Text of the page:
Its all speculation I suppose. The next move is to cut the damaged riser and lower a new package on top. Seems to be a pretty reasonable cahnce of success.

  66. Les Johnson
    Posted May 29, 2010 at 10:28 AM | Permalink

    Just for the clarification of those who are mystified by the language:

    Hydril (or the bag) – a rubber sack that inflates with hydraulic pressure, to seal outside any size pipe. This is the lowest pressure containment.

    Pipe rams – hydraulic rams pincer the pipe from two sides, and forms a high pressure seal around the pipe.

    Shear Rams – hydraulic rams that cut through pipe, to form a seal inside and outside the pipe.

    Blind rams – hydraulic rams that close on the open hole, with out pipe in the hole.

  67. Barclay E MacDonald
    Posted May 29, 2010 at 12:21 PM | Permalink

    I’m learning more here in a few minutes than I learned in a month of legislative hearings, newspaper reports and TV. Why is this so hard? Thanks Les! I’m now reading The Black Swan by Nassim Taleb. Very interesting.

  68. Richard Lewis
    Posted May 29, 2010 at 12:34 PM | Permalink

    Mr Les Johnson receives my vote for quote of the week:

    “You can foolproof a system all you want, but nature is already working on a better fool.”

  69. Posted May 29, 2010 at 6:15 PM | Permalink

    CNN is breaking the news that BP says the Top Kill procedure has failed: http://www.cnn.com/2010/US/05/29/us.gulf.oil.spill/index.html?hpt=T1&iref=BN1.

    “Venice, Louisiana (CNN) — BP’s “top kill” attempt to stop the flow of oil from a ruptured well in the Gulf of Mexico failed, the company’s chief operating officer said Saturday.

    The oil giant has tried for days to stop the the largest oil spill in U.S. history by pumping heavy, mudlike drilling fluid into a ruptured oil well, a method known as “top kill.”

    The next option is to place a custom-built cap known as the “lower marine riser package” over the leak, the company’s chief operating officer, Doug Suttles said. BP crews were working Saturday to ready the materials for that option should it become necessary, he said.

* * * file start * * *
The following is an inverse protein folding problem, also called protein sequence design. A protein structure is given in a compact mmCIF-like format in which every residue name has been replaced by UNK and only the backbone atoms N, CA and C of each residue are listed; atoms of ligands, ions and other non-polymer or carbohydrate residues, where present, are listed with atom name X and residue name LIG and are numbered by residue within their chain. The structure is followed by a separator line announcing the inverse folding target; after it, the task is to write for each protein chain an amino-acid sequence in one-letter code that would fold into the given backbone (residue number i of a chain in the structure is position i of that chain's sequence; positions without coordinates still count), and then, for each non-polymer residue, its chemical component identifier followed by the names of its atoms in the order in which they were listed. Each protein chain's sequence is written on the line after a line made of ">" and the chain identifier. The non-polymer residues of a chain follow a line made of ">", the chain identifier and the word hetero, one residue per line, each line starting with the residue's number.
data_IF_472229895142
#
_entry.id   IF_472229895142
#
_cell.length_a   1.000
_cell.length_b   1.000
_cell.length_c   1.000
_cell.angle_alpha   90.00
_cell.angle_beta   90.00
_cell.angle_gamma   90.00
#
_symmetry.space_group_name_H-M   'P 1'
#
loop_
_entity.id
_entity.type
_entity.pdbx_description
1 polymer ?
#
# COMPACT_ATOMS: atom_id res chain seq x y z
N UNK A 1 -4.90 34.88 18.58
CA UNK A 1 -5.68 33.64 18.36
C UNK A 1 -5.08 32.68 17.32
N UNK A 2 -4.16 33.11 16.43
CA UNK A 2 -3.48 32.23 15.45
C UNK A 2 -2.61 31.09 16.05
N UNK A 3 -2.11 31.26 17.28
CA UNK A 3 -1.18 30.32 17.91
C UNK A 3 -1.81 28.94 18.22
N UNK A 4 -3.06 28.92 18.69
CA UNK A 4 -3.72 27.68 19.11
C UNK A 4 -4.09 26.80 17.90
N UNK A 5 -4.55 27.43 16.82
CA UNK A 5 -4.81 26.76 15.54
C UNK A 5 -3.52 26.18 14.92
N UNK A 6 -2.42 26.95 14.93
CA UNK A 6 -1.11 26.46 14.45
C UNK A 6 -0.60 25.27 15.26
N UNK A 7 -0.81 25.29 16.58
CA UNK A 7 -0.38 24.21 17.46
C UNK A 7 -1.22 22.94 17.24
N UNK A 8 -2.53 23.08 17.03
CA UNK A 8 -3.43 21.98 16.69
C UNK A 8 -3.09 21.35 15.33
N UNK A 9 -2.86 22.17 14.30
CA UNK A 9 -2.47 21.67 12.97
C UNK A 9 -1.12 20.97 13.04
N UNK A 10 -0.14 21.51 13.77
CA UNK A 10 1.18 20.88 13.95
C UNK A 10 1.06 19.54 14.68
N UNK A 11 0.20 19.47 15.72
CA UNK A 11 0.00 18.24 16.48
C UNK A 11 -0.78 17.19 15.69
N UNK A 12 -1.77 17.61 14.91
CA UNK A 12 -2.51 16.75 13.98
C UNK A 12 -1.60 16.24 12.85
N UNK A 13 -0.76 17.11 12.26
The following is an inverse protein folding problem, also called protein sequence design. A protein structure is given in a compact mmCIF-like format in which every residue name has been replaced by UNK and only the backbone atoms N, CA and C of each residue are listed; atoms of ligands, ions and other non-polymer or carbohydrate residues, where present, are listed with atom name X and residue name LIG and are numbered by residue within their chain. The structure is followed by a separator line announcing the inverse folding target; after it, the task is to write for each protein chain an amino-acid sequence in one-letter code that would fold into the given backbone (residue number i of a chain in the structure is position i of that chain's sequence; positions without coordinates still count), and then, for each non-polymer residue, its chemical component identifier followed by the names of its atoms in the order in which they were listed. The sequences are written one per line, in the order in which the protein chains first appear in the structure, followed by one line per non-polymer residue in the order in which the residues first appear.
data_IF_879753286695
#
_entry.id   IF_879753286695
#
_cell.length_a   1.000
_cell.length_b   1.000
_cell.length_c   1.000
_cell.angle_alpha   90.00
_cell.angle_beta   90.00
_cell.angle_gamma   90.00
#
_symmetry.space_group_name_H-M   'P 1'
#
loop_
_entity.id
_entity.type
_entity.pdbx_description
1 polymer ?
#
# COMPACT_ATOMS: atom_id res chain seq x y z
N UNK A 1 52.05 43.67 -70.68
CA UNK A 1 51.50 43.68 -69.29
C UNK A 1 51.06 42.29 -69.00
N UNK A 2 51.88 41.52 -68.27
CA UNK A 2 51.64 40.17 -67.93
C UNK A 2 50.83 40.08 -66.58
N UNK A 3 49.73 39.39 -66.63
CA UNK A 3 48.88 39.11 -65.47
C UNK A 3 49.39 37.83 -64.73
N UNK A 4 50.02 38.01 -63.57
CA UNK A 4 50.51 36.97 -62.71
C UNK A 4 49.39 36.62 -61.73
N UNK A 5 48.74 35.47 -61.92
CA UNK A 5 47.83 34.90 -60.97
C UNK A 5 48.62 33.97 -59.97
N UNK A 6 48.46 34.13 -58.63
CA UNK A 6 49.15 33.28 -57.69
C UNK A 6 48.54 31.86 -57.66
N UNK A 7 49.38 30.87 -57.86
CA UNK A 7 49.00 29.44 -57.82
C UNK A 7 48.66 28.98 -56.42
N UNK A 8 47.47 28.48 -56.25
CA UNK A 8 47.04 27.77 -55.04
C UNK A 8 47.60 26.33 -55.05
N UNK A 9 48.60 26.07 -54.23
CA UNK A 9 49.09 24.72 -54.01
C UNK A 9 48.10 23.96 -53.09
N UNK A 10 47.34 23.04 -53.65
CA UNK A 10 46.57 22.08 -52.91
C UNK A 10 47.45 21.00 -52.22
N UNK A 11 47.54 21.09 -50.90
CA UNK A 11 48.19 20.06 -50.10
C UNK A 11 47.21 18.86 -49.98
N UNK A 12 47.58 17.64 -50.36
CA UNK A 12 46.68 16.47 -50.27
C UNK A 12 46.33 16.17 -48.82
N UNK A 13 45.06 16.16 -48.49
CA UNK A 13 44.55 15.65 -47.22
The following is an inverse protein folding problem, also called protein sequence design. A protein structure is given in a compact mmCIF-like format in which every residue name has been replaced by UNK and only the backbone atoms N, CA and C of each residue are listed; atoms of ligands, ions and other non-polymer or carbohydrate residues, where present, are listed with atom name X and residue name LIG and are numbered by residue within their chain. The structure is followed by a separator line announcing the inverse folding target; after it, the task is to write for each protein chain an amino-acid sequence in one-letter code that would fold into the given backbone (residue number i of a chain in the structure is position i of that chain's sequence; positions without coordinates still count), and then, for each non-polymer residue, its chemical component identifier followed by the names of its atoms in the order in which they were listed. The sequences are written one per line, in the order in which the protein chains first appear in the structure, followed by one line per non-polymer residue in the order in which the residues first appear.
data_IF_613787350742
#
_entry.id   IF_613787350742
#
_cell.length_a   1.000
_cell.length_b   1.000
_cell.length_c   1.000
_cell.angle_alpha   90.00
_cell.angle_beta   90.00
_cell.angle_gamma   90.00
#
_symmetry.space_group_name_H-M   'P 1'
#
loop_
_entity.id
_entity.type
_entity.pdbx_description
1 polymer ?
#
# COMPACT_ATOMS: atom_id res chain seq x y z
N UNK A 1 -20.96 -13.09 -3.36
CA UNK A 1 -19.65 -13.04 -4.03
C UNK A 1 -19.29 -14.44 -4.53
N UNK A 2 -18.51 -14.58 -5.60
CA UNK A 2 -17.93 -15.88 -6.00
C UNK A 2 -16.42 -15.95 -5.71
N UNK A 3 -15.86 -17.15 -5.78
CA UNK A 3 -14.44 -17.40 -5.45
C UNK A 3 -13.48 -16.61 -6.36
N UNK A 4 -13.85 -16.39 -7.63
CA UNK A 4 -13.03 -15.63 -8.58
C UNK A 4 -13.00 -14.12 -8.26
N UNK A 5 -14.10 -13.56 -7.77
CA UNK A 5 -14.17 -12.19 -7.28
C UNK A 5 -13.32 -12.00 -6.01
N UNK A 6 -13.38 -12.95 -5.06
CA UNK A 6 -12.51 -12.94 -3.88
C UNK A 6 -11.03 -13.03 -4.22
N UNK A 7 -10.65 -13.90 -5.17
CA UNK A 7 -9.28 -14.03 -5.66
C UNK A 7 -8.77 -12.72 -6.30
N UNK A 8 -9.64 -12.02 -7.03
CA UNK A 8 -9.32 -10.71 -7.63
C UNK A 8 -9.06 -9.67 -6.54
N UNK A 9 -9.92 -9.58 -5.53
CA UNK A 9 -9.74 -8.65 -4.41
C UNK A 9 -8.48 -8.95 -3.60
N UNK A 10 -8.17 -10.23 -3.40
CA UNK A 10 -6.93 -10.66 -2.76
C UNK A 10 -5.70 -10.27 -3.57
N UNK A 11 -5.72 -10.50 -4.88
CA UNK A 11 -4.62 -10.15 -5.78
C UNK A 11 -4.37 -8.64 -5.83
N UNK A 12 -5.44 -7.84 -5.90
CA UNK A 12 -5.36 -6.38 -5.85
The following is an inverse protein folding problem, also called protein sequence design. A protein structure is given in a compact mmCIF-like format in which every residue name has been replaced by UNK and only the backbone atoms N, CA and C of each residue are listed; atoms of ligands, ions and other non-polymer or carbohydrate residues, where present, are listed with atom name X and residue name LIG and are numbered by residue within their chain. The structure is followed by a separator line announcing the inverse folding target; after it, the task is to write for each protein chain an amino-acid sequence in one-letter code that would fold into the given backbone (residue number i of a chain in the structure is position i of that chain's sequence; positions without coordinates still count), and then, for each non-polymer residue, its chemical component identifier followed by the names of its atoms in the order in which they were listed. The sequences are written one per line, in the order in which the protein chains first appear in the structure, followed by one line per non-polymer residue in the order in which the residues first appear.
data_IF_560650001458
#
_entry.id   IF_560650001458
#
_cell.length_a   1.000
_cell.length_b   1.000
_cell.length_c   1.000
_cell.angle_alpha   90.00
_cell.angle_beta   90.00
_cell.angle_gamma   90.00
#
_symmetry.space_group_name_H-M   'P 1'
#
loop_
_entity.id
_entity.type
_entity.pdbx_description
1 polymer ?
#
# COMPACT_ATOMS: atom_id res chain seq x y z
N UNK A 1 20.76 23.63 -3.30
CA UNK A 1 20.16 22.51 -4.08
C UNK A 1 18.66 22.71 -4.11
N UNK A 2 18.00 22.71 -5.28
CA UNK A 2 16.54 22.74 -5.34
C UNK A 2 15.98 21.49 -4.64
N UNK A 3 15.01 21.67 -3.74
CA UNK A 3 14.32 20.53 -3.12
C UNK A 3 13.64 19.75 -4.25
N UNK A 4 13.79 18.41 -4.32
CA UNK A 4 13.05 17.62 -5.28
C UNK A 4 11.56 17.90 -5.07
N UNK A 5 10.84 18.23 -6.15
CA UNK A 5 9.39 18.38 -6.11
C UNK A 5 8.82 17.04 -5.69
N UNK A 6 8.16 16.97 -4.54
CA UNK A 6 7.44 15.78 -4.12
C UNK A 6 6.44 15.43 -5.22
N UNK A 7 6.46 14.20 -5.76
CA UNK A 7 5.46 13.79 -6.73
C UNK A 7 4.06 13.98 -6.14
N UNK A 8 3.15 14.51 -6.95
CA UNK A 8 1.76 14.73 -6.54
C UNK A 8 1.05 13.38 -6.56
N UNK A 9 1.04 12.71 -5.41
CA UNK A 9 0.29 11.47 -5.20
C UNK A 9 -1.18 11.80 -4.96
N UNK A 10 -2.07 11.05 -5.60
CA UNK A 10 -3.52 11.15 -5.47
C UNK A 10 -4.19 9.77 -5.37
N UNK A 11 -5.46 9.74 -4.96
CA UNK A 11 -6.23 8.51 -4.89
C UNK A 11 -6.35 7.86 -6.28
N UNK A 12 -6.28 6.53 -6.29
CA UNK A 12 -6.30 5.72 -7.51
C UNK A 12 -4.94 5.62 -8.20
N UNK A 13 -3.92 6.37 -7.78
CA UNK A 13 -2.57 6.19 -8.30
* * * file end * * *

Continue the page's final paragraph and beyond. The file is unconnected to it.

“We’ve been prepping that all along in case we need to move to that option,” he said. “People want to know which technique is going to work, and I don’t know.”

    And if “lower marine riser package” were to fail, he said, BP engineers would try placing a second blowout preventer on top of the first, which failed to cut of the oil flow after the April 20 explosion of the Deepwater Horizon rig. The failed blowout preventer is a 48-foot-tall, 450-ton apparatus that sits atop the well 5,000 feet underwater.

    Meanwhile, teams in Louisiana were working Saturday on a clean-up project aimed at protecting coastal marshes while BP continues its efforts to stop oil from gushing into the Gulf of Mexico.”


  70. rico
    Posted May 31, 2010 at 11:06 PM | Permalink

    Steve, you’re a clever guy. So how do you explain your lack of knowledge re “significant figures”.

    Your last calculation includes “3 km/hr”, ONE sig fig. But the result, 11188.51 bbl/day, has SEVEN??!!

    What’s up with that?! (The correct result is 10^4 bbl/day.)

  71. Posted Jun 8, 2010 at 12:32 PM | Permalink

    This is terrible, I feel this is going to have a lasting effect on this ocean for years to come. There is already reports of marine life dying far away from the oil spill due to the disperant possibly, which is causing nearly as many problems as the oil itself.
    More info on nalco BP and corexit on my blog.

  72. Redbone
    Posted Jun 9, 2010 at 8:59 AM | Permalink

    Well, as of June 8th they’re capturing 15,000 barrels per day of the spill, and do not have it contained yet. BP claims it will increase the capture by 5,000 barrels to 20,000 barrels per day, and that may not be the limit either. We can now determine that the spill rate is definately greater than or equal to 20,000 barrels per day.

    So it looks like your estimates were pretty good, better than most others.

  73. Posted Jun 20, 2010 at 1:00 PM | Permalink